Simpson says, "Mimicking nature gives us a sensible architecture for our neural networks and a cost-effective architecture for our sensors."

DeLiang Wang of Ohio State University's Center for Cognitive and Brain Studies adds, "The knowledge of auditory physiology and psychology has helped propel the field, but its role shouldn't be overstated, and auditory physiology serves more as inspiration than detailed instruction for algorithm design. Domain knowledge does not have to come from auditory physiology or psychophysics. Much can be gained by analyzing the problem itself, as David Marr advocated in his influential study in computational vision decades ago."

Wang points to the use of the mel scale of pitches in this kind of research to convert raw audio into a time-frequency representation that can be used as the input to other algorithms. The mel scale mirrors the nonlinear way in which the ear interprets pitch. Wang's team performs a further conversion, called cepstral analysis, which shows harmonic relationships between frequencies more clearly.

"The mel scale is inspired by psychoacoustics, although more from behavioral studies than physiological studies," says Wang, cautioning, "but literally following auditory neuroscience would not lead one to cepstral analysis or learning-based methods."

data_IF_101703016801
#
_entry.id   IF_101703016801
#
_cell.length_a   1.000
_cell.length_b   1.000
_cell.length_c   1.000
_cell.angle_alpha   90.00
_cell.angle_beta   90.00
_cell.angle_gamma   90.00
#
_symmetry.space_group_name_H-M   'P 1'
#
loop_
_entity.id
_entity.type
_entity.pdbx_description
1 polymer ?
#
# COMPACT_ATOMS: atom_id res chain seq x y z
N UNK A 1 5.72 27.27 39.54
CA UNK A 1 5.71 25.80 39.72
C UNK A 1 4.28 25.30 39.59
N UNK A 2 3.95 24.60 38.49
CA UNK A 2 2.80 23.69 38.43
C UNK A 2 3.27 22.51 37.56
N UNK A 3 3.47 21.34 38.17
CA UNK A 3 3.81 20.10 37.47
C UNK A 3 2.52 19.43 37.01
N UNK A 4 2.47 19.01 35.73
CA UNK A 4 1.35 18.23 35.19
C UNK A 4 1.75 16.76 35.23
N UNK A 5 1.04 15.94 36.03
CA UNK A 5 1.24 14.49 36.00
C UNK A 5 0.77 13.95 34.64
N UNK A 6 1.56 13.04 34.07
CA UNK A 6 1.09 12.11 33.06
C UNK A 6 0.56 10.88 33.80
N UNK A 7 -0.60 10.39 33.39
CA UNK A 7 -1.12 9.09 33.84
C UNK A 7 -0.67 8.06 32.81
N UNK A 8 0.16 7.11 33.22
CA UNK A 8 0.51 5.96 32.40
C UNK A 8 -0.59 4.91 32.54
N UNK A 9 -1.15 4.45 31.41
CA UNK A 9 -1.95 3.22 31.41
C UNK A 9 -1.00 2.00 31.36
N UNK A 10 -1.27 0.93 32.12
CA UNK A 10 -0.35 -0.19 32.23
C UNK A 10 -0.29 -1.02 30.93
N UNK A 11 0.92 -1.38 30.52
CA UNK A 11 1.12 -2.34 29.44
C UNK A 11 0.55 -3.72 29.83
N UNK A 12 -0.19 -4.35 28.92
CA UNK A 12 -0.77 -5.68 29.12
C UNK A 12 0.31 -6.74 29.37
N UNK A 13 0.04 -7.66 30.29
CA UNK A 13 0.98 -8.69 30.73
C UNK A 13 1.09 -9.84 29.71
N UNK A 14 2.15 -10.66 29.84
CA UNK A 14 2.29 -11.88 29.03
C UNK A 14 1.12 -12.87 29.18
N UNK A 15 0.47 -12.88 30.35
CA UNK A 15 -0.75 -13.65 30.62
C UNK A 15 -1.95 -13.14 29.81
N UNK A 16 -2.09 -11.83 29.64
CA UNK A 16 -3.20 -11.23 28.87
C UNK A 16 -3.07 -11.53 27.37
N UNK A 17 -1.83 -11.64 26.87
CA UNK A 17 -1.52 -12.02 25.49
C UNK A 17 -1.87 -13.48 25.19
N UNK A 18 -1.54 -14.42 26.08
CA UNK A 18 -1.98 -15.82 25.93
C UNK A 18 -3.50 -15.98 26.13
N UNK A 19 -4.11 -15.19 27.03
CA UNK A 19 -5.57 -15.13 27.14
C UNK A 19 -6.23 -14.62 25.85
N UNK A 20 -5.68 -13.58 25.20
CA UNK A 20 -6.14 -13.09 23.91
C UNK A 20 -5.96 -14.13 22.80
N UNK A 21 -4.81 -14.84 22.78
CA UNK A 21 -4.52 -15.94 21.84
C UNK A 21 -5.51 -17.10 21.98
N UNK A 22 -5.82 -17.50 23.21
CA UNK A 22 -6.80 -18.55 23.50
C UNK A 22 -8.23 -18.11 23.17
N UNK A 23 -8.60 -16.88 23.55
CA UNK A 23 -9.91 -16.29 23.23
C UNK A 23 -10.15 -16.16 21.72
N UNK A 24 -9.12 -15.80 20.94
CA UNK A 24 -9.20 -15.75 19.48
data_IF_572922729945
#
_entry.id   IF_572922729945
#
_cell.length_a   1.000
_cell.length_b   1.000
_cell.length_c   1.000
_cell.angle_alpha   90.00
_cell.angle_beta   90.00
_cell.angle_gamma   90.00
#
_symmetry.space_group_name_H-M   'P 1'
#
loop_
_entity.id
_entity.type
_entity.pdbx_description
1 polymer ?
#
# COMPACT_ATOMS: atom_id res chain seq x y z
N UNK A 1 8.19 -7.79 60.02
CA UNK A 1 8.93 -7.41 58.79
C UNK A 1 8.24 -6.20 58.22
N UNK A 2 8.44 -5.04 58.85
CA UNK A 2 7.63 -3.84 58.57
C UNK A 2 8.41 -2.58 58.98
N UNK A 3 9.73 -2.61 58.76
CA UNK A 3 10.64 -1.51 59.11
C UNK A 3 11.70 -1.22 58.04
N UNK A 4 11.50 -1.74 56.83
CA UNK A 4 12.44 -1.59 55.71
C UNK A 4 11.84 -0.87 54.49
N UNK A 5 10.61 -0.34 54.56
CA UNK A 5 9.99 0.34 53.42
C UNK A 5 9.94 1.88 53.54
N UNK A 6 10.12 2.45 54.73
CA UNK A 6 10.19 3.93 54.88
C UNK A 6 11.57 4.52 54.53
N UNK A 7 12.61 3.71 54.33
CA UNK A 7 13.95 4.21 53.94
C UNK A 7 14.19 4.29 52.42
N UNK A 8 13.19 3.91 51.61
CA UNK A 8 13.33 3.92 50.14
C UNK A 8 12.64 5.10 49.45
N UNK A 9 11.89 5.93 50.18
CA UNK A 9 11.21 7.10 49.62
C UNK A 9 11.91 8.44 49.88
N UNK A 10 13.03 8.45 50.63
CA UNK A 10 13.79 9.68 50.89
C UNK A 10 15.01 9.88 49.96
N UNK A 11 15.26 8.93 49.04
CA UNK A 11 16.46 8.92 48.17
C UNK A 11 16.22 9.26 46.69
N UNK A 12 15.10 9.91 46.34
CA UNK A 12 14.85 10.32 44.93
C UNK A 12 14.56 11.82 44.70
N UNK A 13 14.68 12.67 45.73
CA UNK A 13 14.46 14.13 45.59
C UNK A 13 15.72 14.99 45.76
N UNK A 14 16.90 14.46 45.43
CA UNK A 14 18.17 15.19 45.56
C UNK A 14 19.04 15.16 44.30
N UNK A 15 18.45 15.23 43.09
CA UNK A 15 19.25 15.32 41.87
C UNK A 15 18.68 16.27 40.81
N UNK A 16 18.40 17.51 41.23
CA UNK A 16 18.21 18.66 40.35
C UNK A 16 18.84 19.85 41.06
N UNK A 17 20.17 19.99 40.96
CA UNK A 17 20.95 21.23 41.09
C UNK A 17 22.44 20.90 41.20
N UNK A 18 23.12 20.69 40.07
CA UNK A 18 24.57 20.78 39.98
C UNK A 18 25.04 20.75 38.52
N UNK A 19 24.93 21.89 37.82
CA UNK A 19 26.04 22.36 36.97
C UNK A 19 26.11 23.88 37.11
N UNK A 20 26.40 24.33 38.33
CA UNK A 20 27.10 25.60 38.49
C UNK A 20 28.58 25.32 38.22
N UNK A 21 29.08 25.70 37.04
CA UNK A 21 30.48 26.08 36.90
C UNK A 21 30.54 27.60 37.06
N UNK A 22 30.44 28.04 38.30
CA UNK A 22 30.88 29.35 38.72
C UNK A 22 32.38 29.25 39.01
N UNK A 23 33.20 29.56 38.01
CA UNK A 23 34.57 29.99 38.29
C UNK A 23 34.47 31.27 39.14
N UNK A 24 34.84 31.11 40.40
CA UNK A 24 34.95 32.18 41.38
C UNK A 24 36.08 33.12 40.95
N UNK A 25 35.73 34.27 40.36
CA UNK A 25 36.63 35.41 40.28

The biggest breakthrough in recent years, Wang notes, is the use of systems that can be trained on large quantities of data. Simpson, Wang, and others have applied deep-learning neural networks (DNNs) to the problem. These systems are themselves inspired by neurons in the brain, although they are extremely simplified compared to their biological equivalents.

Simpson's work includes an algorithm called Deep Transform that, as well as separating out the audio associated with a single speaker, uses re-synthesis to recreate speech fragments that are heavily obscured by noise in the source audio.

"The use of DNNs has elevated performance to a level that can rival human performance in limited situations," Wang claims.

The DNNs used in this line of research are based on techniques developed by Geoffrey Hinton and Ruslan Salakhutdinov at the University of Toronto for training large neural networks. The digital neurons process data, such as speech samples or the strength of a frequency at a point in time, by multiplying them with trained weights and feeding them to neurons in subsequent layers that filter the data and recognize structure in the input.


"Mimicking nature gives us a sensible architecture for our neural networks and a cost-effective architecture for our sensors."


The networks are trained by iteratively adjusting the weights that each neuron applies to its input data to try to minimize the error between the output of the entire network and the desired result. The features that the neural networks learn depend strongly on the way the training data is applied.